I was able to take some photos along Marcos Highway before the rains came over the weekend just to have a handle on the current state of roadworks along that road. I had written recently about the progress along Commonwealth Ave., particularly the stretch connecting to Quirino Highway. In that project, the contractors constructed a culvert across Commonwealth that took quite some time and yet has been completed many weeks ago.
Unfortunately, for those using Marcos Highway, it seems the inconvenience (to use a diplomatic word) will continue on considering the seemingly chaotic approach the contractors have been employing in digging up the pavement. Of course, it is a major project and I am sure many people will ultimately be thankful for the new drainage (hopefully, it’s maintained well) and the brand new pavement that will make travel smoother. But then the completion of the Marcos Highway works seem quite far in the horizon and has effected tremendous losses in travel time and fuel.
Section across Burger King and in the vicinity of a U-turn slot intended for traffic generally coming from Imelda/Felix Ave. The site is a bottleneck for traffic coming from Masinag and the villages along Marcos Highway. Due to the road works and the U-turn slot, there are only 2 lanes effectively available for through traffic that originally flowed along 4 lanes.
Past the bottleneck, the Marcos Highway seems quite spacious with the equivalent of 3 lanes suddenly available to motorists. At right, there is the work area of a water concession who is supposed to coordinate with the road project contractor.
Newly paved lane at the approach to the junction with Imelda Ave/A. Tuazon Ave. The works at this intersection has affected turning traffic to and from A. Tuazon Ave. At one time, right turns from Marcos Highway were prohibited due to construction affecting the entire intersection exit to A. Tuazon itself.
After passing Dela Paz and approaching Ligaya, motorists will usually encounter another bottleneck due to the U-turn slot for vehicles generally coming from Amang Rodriguez (Pasig) and bound for Marikina. The area is usually constricted even with traffic enforcers present. These enforcers are usually found engrossed in checking for number coding violators than managing traffic. At present, there project contractor has paved the innermost lane of the section and this morning that lane is already passable to vehicles. Problem is, the same vehicles will discover that they will eventually run into the U-turn slot and motorists would have to swerve right to converge with through traffic.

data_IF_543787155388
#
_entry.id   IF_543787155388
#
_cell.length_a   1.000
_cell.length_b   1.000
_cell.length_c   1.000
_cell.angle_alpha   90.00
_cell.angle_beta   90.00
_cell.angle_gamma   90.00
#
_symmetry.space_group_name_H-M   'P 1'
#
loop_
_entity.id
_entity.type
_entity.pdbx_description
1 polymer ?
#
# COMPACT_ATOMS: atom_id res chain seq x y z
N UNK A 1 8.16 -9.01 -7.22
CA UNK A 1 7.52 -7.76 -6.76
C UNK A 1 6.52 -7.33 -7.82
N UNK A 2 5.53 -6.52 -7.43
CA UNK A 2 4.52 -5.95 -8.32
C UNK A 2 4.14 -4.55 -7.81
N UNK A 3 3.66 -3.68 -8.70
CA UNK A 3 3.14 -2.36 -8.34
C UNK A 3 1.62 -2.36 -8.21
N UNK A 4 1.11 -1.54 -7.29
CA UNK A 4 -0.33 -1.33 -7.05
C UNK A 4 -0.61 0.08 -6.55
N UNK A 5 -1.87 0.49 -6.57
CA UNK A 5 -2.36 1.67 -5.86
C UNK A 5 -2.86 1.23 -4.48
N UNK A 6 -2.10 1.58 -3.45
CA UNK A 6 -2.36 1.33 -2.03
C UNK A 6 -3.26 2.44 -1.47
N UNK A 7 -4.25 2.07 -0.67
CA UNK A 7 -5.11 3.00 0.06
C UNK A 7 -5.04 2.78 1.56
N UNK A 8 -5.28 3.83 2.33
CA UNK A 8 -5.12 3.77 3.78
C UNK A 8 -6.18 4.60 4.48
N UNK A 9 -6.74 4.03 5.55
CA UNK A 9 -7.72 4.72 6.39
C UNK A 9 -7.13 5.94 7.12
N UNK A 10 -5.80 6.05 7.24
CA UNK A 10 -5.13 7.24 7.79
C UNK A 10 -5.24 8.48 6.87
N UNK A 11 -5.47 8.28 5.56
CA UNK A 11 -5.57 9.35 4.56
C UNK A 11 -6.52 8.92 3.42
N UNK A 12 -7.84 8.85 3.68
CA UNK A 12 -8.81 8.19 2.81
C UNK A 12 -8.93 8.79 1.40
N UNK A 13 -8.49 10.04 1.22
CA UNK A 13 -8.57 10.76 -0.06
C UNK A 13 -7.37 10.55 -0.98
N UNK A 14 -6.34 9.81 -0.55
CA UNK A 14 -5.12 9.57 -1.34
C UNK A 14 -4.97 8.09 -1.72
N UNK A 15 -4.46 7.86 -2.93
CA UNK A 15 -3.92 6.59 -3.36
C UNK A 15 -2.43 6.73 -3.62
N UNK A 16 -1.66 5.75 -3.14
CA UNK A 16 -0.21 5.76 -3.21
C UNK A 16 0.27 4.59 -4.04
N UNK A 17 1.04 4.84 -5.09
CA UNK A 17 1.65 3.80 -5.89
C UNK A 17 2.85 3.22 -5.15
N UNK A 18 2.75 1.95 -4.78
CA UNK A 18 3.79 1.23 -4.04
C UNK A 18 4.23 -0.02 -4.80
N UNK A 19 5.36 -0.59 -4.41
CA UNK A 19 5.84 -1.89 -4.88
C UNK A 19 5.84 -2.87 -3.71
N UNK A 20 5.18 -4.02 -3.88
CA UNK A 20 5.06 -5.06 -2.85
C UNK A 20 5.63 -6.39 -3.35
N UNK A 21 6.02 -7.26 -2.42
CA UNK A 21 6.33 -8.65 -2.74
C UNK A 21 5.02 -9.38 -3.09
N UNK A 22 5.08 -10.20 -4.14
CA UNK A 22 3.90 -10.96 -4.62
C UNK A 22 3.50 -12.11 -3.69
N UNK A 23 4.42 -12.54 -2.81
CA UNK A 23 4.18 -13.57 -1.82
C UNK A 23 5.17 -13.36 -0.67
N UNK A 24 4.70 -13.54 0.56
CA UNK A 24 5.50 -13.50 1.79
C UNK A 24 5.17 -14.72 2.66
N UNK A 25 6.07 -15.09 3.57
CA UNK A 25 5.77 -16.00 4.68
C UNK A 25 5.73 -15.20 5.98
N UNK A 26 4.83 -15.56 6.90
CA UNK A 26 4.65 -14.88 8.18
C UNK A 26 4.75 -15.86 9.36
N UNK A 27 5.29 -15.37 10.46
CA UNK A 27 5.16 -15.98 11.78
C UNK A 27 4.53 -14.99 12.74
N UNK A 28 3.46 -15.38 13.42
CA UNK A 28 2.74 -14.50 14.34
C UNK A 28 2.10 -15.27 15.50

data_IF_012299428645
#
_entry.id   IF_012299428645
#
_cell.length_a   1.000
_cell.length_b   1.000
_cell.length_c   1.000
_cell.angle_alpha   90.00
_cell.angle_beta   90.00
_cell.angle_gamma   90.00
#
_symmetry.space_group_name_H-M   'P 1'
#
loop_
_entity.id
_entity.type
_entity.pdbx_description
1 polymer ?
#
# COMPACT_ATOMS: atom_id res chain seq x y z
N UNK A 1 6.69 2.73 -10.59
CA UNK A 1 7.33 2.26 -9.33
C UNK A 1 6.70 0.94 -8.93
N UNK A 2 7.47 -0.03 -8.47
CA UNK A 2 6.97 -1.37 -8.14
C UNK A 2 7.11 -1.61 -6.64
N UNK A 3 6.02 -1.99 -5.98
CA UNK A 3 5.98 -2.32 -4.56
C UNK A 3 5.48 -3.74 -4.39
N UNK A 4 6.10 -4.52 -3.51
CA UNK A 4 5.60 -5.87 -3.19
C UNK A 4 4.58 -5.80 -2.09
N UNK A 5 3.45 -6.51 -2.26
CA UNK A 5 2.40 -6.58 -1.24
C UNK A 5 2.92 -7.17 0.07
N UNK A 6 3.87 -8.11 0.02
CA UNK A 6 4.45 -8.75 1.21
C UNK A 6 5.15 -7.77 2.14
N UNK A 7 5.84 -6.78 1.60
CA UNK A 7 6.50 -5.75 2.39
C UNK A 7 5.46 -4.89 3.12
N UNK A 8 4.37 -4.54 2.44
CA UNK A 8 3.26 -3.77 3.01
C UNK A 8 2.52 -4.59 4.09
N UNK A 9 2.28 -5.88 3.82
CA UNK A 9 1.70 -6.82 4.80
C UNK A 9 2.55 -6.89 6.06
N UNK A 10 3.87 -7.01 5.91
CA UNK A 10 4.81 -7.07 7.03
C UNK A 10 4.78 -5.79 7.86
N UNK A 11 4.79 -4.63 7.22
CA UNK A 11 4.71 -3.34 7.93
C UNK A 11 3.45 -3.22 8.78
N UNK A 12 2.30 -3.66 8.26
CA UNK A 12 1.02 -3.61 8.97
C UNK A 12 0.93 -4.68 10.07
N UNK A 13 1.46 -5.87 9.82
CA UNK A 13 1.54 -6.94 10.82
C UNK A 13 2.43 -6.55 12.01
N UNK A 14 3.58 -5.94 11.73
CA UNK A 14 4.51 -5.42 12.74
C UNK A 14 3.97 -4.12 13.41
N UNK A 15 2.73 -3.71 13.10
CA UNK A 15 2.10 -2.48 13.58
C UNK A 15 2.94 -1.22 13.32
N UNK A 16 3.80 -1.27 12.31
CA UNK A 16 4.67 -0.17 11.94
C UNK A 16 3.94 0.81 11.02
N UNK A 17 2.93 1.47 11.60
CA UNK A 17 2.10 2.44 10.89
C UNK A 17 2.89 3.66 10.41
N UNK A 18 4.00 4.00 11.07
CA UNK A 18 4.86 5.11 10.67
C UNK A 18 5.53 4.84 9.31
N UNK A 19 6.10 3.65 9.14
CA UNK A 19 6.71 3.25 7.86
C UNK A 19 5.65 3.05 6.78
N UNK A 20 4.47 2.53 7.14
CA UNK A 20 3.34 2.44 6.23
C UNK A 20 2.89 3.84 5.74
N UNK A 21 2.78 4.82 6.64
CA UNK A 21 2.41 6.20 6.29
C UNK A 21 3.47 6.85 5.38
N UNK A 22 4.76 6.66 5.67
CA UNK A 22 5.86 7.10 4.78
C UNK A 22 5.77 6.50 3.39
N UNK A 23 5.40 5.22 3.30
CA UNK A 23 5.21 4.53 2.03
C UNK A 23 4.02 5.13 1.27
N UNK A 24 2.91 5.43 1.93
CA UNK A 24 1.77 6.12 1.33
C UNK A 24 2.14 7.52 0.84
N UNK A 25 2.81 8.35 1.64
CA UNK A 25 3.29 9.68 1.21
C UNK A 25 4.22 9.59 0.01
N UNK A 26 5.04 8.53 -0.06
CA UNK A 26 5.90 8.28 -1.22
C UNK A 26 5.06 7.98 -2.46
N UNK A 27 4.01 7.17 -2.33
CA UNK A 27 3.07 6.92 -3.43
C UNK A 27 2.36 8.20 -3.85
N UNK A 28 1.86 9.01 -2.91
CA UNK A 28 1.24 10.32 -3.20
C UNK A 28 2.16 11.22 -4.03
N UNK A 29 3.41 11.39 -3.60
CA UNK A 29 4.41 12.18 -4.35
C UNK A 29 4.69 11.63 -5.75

At the intersection of Marcos and Rodriguez, the traffic enforcers (probably in coordination with the contractor) made an opening to allow for counterflow during the peak periods. This is supposed to alleviate congestion at the intersection where aside from the still unfinished works, jeepneys tend to congregate and constrict the flow of traffic. Such occurs on a regular basis and one wonders how Pasig and MMDA enforcers can just stand around and not do anything about this predicament.
After Ligaya, traffic flow is split with vehicles maneuvering left and right to avoid road works along a middle lane of Marcos Highway. The pavement on the right most lanes are newly constructed and have been passable for some time now. From the looks of the pavement on the left, these two will soon be scheduled for re-blocking. Perhaps the lane under construction now will be finished by then.
There are also drainage and road works ongoing on the other side of the highway and right in front along the LRT2 station. Often, commuters can be seen taking one lane of Marcos Highway as they try to get their rides from jeepneys who occupy yet another lane or two. During the night-time, another counterflow scheme is used for eastbound traffic with an opening just after the bridge.
Of course there is hope for those using Marcos Highway regularly. Perhaps the project will be completed before school opens in June 2012 and by then flow will be smoother and congestion more bearable. We only need to look at Ortigas Ave and its extension to know that we are still quite lucky. It is far worse along that road.